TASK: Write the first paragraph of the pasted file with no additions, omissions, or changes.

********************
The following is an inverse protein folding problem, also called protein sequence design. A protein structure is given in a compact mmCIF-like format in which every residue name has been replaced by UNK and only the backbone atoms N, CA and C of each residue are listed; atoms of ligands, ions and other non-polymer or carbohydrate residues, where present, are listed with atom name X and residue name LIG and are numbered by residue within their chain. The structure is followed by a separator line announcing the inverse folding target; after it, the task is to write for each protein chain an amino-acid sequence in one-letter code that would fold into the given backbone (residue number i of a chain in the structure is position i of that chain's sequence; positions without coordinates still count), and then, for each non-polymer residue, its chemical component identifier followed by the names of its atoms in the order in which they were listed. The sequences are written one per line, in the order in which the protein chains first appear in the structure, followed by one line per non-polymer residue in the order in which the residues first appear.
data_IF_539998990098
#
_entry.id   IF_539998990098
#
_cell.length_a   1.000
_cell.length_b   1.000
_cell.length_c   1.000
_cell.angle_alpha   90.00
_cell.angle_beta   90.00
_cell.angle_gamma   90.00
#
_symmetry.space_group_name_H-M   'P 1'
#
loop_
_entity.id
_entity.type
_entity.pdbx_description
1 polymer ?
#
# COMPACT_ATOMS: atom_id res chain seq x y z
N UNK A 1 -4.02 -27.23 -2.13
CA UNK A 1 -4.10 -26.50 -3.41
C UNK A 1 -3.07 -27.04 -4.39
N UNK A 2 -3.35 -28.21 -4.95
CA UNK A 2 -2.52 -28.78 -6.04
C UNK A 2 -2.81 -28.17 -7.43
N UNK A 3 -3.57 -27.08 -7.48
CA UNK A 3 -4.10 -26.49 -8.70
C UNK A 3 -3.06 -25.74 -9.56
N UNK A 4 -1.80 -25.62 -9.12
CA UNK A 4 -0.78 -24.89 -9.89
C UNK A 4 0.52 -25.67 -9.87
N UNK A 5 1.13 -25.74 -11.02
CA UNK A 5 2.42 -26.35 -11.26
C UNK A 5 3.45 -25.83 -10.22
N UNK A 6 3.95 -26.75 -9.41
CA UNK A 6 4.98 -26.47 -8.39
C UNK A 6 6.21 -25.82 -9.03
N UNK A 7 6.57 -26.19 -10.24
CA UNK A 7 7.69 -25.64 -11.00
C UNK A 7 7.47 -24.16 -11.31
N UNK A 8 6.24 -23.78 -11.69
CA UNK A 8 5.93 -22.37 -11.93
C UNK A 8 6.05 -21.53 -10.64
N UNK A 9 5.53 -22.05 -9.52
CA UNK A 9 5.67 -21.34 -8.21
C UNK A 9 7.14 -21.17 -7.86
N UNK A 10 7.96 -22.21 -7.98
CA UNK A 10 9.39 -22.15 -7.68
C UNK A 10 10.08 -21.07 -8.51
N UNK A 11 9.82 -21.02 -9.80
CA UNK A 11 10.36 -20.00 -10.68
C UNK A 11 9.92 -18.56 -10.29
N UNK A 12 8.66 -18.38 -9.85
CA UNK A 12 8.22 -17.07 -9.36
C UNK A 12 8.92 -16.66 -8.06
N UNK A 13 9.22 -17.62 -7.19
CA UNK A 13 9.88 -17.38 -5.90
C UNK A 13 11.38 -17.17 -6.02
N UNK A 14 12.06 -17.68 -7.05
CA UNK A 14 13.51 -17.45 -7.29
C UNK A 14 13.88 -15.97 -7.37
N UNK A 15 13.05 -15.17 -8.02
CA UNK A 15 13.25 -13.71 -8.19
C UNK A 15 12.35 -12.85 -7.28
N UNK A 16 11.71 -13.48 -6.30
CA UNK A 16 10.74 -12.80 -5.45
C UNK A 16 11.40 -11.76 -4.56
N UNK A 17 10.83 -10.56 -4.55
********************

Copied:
The following is an inverse protein folding problem, also called protein sequence design. A protein structure is given in a compact mmCIF-like format in which every residue name has been replaced by UNK and only the backbone atoms N, CA and C of each residue are listed; atoms of ligands, ions and other non-polymer or carbohydrate residues, where present, are listed with atom name X and residue name LIG and are numbered by residue within their chain. The structure is followed by a separator line announcing the inverse folding target; after it, the task is to write for each protein chain an amino-acid sequence in one-letter code that would fold into the given backbone (residue number i of a chain in the structure is position i of that chain's sequence; positions without coordinates still count), and then, for each non-polymer residue, its chemical component identifier followed by the names of its atoms in the order in which they were listed. The sequences are written one per line, in the order in which the protein chains first appear in the structure, followed by one line per non-polymer residue in the order in which the residues first appear.